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Wicked WikiLeaks leaks considered harmful: Alert over malware lurking in dumped docs

Tip-toe through the old-days, hope you don't hit a zero-day

Documents laced with malware have been found in's cache of files obtained from hacked CIA wannabe Stratfor.

Intelligence biz Stratfor was ransacked by Jeremy Hammond in late 2011, and its email archives passed to whistleblowing website WikiLeaks in early 2012. The Julian Assange™-led organization soon began distributing the archives using the BitTorrent file-sharing network, and publishing extracts on its website. In March 2015, WikiLeaks made the emails available in a handy searchable database, just like it's done with the leaked Sony Pictures and Hacking Team files.

Unfortunately, no one appears to have had the time to scrub the five million Stratfor emails, which date back to 2001, clean of malware.

Josh Wieder, a sysadmin who found a load of bad code in the Stratfor leaks, fears journalists, activists, researchers and anyone else curious enough to peruse the disclosed data may end up infecting themselves with a software nasty.

El Reg has verified that the documents identified by Wieder are dangerous. A lot of the malware is smuggled in as VBScript macros, or OLE and PE files. It's possible there are more infected files lurking in WikiLeaks' databases of unfiltered data.

For example, take this internal memo dated February 2011 about Cyrenaica and Tripolitania, two regions of conflict-torn Libya. The attached Microsoft Word document triggers malware alarms on VirusTotal because it includes a code-execution exploit for Microsoft Office on Windows and Mac (CVE-2010-3333).

Wieder, who has blogged about his findings here and in more detail here, has helpfully drawn up a list of Stratfor emails to avoid.

"I recently took a look at the Wikileaks 'Global Intelligence Files,' a giant trove of emails from defense contractor Stratfor, provided to WikiLeaks by former LulzSec member Jeremy Hammond," Wieder told The Register on Thursday.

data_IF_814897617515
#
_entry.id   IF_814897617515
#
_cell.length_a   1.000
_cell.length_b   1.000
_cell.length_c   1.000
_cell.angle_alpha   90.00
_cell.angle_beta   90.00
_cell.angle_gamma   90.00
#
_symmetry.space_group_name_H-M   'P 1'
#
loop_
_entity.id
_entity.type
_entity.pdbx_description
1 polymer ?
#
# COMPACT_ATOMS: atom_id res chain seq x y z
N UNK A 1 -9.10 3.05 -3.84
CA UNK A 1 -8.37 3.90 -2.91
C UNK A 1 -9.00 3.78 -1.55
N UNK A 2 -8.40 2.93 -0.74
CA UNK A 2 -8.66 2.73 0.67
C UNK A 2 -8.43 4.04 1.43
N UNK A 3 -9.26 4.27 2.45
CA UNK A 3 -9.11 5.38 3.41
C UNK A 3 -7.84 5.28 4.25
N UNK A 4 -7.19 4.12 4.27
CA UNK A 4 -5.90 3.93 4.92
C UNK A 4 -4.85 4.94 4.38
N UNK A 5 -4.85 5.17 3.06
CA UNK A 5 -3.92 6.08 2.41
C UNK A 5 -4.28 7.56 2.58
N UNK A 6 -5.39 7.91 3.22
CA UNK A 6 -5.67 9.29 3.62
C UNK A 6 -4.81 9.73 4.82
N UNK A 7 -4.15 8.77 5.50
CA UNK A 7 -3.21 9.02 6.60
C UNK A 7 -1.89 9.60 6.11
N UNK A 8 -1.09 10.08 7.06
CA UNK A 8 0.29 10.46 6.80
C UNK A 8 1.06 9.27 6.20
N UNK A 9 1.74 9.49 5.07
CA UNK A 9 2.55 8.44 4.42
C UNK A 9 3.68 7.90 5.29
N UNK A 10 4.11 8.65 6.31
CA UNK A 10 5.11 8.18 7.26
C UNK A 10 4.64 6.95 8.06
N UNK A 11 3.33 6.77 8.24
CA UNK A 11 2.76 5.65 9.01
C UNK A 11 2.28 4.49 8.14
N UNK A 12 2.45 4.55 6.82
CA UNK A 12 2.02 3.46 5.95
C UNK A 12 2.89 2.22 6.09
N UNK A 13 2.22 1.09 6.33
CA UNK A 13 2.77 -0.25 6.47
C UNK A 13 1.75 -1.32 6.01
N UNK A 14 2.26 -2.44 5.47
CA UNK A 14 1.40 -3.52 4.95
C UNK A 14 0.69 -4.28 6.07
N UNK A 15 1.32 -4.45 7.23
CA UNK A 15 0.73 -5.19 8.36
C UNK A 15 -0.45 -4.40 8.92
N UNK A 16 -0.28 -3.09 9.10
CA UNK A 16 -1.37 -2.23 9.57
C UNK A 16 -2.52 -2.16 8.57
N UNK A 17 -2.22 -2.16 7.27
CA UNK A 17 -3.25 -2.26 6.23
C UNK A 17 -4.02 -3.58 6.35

"Inside the trove I found 18 pieces of live malware, most of which were embedded within PDF, Excel and Word files. At least one of the malware scripts was designed to scrape user registration information like name and address from applications and send it back to a remote server."

'A photo in an article is usually believed to not contain spyware'

Wieder says he's been trying to contact the whistleblowing website to get the data cleaned up. He argues that you wouldn't expect a reputable news source to host malicious files, so WikiLeaks – which seeks to hold power to account – shouldn't either.

"An expectation that a video posted on Fox News will not contain an embedded script is not a wild expectation," Wieder noted.

"Similarly a New York Times article that includes a photo in an article is usually believed to not contain spyware. This is a basic expectation of service on every website, not just news outlets. Primary sources are important. User transparency is also important."

It is worth noting that a lot, if not all, of these blobs of malware exploit vulnerabilities that have been patched by software makers. If you keep your machine up to date with security upgrades, you'll most likely dodge the bullets.

"I haven't had an opportunity to either complete a review of all the attachments in the [Stratfor files] dump (or other file dumps for that matter), nor test the malware on a few different software and OS version combinations to get a good feel for the behavior of each," Wieder added.

"I am reaching out to the public for two reasons: the first is to make sure that users are warned but also, and perhaps just as importantly, is to get assistance from some security researchers."

If you're combing through the Stratfor memos – or any of the other hundreds of thousands of leaked emails and documents WikiLeaks is hosting – do take care, and consider opening any files in a locked-down throwaway virtual machine just in case there's anything really nasty lurking inside.

A spokesperson for WikiLeaks was not available for comment. ®

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